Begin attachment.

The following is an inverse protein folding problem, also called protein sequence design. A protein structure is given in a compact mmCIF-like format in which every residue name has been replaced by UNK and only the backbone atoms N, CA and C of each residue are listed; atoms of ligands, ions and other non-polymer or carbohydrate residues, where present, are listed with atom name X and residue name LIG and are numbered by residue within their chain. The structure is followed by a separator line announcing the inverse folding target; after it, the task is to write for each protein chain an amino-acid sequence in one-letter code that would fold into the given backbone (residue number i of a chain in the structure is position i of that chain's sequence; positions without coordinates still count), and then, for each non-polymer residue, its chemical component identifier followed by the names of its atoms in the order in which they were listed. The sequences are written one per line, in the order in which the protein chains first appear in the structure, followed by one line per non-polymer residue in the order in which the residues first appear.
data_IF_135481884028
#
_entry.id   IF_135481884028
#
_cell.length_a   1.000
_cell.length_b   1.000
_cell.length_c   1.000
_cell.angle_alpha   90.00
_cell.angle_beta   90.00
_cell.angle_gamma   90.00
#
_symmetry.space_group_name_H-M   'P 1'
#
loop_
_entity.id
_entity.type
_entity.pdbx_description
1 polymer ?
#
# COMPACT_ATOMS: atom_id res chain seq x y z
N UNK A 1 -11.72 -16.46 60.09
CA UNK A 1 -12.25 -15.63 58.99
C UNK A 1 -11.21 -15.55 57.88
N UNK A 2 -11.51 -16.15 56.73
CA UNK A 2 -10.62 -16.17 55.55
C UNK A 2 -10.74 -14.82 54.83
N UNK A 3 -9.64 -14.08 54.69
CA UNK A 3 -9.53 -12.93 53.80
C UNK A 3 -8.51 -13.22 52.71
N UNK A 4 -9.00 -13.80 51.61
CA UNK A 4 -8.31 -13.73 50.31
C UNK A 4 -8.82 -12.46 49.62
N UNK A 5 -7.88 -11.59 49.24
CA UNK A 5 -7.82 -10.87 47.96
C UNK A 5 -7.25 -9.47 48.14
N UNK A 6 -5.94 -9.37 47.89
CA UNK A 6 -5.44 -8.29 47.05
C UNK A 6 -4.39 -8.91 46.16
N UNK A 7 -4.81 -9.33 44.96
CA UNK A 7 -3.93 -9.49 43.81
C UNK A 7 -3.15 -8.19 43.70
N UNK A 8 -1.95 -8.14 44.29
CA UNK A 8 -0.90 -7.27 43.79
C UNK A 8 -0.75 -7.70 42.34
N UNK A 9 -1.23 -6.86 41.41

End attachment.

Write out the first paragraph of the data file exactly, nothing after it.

The following is an inverse protein folding problem, also called protein sequence design. A protein structure is given in a compact mmCIF-like format in which every residue name has been replaced by UNK and only the backbone atoms N, CA and C of each residue are listed; atoms of ligands, ions and other non-polymer or carbohydrate residues, where present, are listed with atom name X and residue name LIG and are numbered by residue within their chain. The structure is followed by a separator line announcing the inverse folding target; after it, the task is to write for each protein chain an amino-acid sequence in one-letter code that would fold into the given backbone (residue number i of a chain in the structure is position i of that chain's sequence; positions without coordinates still count), and then, for each non-polymer residue, its chemical component identifier followed by the names of its atoms in the order in which they were listed. The sequences are written one per line, in the order in which the protein chains first appear in the structure, followed by one line per non-polymer residue in the order in which the residues first appear.